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I have 2x8x13 joists that sit on top of a 2x4 ledger that is nailed to a 6x8 beam. The ledger is sagging off the beam, pulling away 3/4 inch at the top àand sagging 3/4 inch below the beam. The joist are sagging with the ledger.

The house is 140 years old.

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Proposed solution: I want to cut the end of the joists 3 inches from the beam. Remove the sagging 2x4 ledger board. Install a double 2x8 ledger board through bolted to the 6x8 beam, using 1/2 hex bolts. Jack the joists back level to the beam and ledger and attach with joist hangers.

Questions: Will this work? Do I need to worry about splitting the beam by using through bolts?

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    I have a feeling any random person on the internet would need a lot more information (loads, rest of the framing structure, etc.) to answer this intelligently, and even then it would be a bit of a guess. Strongly suggest getting someone (engineer ideally, but possibly a contractor or architect who is familiar with these types of buildings) to do an on-site inspection and recommendation. Jul 11 at 4:19
  • You should label the ledger, the beam, and the joist on the photo for ease of identification and to avoid making a false judgment. As suggested, it eventually may need an engineer to work out a solution, but between now and then you might be able to do something to stabilize the situation. I would agree with Jim Steward that unless necessary, cutting structural members should be avoided, especially such a short cutting (3") at the end, that almost impossible to rebuild it back to the original strength.
    – r13
    Jul 12 at 22:05
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It's not uncommon to create a ledger by laminating dimensional lumber, as you seem to propose. You'll see this for instance with deck building.

When using a through-bolt (through the 6in width of the beam, nutted on the far side) you have to pre-drill to the diameter of the thread, and so there will be no splitting. Make sure you use washers on both ends of the bolt.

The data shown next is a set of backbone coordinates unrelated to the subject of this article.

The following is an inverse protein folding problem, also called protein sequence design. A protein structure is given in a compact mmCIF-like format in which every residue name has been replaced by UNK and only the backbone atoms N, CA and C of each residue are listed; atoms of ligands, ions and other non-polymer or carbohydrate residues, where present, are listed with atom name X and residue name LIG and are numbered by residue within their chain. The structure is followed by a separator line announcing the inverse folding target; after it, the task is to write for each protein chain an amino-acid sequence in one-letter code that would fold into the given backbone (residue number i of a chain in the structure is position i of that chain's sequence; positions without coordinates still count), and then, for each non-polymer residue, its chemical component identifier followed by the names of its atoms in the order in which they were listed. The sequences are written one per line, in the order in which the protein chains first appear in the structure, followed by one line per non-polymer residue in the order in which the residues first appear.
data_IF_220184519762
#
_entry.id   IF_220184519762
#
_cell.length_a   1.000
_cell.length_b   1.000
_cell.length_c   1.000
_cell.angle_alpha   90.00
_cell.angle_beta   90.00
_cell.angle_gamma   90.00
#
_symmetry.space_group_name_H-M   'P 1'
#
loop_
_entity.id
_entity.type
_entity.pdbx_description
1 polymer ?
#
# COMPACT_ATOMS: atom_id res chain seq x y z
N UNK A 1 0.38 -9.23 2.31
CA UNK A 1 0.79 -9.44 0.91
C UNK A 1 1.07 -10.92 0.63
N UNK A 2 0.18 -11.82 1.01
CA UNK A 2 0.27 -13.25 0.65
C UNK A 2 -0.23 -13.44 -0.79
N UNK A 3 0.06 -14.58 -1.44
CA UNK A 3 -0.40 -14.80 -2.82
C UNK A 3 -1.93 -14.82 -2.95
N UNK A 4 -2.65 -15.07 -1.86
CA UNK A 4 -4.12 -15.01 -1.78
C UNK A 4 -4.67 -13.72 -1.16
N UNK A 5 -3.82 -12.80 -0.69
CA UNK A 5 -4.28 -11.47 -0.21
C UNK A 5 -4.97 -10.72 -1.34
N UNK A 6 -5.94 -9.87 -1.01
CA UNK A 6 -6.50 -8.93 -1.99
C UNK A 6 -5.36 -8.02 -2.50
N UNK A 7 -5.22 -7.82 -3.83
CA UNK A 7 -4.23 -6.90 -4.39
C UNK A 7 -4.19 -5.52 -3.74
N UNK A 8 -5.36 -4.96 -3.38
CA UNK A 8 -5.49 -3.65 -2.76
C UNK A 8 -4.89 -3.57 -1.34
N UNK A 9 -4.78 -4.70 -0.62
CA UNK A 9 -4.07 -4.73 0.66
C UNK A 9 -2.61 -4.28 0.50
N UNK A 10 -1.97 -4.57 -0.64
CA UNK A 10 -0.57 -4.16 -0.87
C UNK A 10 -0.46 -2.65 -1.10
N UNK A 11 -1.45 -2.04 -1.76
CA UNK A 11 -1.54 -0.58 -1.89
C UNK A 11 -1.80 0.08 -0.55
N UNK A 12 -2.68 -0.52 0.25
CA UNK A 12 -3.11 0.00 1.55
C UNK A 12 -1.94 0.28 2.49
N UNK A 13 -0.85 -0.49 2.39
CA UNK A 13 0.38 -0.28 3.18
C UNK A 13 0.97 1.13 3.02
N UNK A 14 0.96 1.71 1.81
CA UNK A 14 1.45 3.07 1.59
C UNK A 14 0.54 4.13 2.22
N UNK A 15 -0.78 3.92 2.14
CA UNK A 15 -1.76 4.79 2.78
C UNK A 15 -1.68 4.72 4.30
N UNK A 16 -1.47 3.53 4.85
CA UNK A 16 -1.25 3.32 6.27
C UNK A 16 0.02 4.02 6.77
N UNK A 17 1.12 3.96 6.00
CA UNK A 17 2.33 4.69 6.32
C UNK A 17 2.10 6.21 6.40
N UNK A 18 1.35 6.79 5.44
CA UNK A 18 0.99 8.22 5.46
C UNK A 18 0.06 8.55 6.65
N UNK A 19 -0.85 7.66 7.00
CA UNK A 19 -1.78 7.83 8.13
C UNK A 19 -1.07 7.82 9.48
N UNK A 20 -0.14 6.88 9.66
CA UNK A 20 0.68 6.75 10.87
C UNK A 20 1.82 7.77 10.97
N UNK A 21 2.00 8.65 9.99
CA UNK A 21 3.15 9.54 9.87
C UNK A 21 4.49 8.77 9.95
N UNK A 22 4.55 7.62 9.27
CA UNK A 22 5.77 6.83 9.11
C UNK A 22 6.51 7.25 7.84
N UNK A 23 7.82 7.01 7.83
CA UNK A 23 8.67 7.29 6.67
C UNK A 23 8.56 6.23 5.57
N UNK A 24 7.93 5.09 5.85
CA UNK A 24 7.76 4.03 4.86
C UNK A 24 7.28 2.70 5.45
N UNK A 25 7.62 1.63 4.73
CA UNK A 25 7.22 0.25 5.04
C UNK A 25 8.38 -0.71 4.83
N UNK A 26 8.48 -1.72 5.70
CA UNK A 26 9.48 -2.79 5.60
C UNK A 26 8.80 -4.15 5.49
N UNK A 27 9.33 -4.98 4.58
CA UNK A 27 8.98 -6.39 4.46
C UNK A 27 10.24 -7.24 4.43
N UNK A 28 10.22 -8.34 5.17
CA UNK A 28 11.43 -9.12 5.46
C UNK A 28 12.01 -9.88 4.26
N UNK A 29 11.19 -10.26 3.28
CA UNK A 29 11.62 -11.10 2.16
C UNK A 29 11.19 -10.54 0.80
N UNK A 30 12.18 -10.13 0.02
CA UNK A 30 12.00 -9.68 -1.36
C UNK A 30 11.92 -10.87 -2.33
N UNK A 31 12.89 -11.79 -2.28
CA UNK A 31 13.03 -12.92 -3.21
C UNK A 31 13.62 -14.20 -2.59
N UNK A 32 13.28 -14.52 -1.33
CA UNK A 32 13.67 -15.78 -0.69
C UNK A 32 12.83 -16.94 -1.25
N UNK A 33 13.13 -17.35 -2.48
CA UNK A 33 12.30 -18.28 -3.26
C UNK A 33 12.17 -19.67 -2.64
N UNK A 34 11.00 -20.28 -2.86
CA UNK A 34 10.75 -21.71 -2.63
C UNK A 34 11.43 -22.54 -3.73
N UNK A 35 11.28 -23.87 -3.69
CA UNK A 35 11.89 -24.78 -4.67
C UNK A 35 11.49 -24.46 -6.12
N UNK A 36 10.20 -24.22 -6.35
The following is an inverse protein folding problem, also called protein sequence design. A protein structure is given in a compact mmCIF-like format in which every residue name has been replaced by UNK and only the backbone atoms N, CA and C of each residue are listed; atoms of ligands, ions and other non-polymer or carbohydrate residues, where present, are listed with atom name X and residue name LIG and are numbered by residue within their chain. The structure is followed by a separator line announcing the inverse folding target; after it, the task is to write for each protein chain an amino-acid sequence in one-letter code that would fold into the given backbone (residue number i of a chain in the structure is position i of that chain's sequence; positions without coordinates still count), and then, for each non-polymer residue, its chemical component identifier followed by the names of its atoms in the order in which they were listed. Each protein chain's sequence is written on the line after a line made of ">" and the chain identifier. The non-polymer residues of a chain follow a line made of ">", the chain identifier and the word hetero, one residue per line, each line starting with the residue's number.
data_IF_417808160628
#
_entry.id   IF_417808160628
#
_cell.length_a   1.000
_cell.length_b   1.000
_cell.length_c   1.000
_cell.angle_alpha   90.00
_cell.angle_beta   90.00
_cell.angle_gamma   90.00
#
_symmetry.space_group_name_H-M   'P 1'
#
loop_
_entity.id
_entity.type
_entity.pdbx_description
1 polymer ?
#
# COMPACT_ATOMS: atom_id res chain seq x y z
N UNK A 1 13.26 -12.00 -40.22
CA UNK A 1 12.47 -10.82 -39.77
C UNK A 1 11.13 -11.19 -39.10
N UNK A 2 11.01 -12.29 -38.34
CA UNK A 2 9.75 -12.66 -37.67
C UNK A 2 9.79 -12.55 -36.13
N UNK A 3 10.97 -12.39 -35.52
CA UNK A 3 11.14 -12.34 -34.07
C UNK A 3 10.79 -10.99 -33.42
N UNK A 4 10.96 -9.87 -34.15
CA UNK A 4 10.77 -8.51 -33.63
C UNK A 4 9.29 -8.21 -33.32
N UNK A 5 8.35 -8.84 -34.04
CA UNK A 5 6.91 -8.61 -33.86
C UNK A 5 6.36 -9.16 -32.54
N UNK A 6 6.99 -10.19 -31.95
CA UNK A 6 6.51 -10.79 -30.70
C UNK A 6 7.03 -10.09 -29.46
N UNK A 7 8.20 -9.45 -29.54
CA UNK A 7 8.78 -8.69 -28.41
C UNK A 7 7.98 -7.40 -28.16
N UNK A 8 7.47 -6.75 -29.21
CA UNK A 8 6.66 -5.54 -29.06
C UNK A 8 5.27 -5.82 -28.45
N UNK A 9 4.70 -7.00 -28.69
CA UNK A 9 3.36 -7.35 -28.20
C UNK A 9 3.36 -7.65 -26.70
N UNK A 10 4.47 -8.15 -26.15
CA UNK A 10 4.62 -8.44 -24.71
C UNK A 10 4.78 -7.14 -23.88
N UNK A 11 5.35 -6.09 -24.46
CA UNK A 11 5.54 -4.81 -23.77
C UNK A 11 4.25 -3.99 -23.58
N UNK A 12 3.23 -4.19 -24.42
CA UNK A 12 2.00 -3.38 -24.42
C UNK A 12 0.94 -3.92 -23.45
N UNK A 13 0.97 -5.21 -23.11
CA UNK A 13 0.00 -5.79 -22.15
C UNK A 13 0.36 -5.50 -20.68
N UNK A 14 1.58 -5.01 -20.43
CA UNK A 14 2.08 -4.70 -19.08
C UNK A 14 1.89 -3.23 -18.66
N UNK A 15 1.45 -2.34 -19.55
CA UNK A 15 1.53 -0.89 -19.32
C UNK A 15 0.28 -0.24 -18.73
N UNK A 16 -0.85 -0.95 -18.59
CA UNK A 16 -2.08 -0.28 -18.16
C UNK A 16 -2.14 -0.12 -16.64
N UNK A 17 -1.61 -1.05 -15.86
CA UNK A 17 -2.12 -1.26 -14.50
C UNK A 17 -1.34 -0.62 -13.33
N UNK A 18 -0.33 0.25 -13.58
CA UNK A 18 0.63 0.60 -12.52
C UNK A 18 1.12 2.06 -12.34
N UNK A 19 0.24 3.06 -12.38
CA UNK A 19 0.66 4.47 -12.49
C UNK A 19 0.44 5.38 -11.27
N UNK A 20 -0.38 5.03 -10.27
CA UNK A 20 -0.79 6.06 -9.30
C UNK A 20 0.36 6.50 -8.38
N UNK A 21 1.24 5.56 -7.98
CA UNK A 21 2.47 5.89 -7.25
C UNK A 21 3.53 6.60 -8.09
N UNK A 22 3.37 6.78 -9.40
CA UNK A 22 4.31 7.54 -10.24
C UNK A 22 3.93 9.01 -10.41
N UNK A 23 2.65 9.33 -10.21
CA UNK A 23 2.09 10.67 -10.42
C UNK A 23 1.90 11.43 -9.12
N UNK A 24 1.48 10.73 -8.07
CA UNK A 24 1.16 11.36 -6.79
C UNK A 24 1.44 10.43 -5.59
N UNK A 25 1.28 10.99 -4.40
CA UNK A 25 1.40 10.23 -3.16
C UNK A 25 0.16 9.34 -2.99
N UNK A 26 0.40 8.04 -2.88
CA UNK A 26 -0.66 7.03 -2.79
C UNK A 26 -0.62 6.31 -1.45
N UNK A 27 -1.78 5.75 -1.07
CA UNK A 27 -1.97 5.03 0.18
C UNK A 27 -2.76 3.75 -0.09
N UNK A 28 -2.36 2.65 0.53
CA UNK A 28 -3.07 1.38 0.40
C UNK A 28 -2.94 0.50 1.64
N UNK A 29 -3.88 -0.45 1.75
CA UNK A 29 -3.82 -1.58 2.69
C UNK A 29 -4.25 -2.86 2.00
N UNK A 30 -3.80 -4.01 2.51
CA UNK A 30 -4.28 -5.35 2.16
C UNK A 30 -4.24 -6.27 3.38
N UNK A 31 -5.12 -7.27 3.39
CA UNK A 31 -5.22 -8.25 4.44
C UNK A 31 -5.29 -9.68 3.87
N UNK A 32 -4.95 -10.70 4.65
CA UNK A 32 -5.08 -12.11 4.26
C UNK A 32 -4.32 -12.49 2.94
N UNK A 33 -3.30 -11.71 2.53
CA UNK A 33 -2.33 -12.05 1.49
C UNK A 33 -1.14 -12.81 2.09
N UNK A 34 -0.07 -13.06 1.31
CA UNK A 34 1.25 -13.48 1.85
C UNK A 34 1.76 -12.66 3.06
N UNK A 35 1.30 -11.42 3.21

Since the joists will no longer be seated you have to use hangers, as you correctly propose already.

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Is this beam and are these joists floor or ceiling?

Whichever it sounds risky to cut them off without considering it at length. That the joists have not failed at the ends in 140 years points to leaving the ends alone. Installing a new ledger held to the beam with bolts would depend on the bolts and friction to carry the joists. Of course, maybe with modern construction adhesive. . .(edit) between the ledger and the beam the stress would be taken off the bolts.

If I understand the picures, right now the top portion of the ends of the joists are fairly tight to the beam. It seems that you should figure out a way to insert hangers to secure the ends of the joists directly to the beam.

Perhaps you could raise the joists slightly to allow room to insert hangers. According to you the load is carried by this 2x4 ledger which has sagged. Are the joist ends nailed to the beam at the tops?

Perhaps it would be sufficient to use a pair of angle brackets on each joist, one on each side. But maybe it would be better to figure out a way to insert a hanger around each joist.

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  • The picture is a bit misleading. The ends of the joist are pulled one inch away from the beam and ledger.
    – Ozixic
    Jul 11 at 11:18
  • What I see is the lower part of a joist having a 1 inch gap from the ledger, but the top part of the joist tight to the beam, and the joist is cut out so it is bearing on the top of the ledger. Jul 11 at 17:49
  • Where have your thoughts led? I see now those nails in the beam pulled out of the end of the joist! What shifting or distortion caused that? Did the joists sag? Did the beam twist? Jul 12 at 20:52

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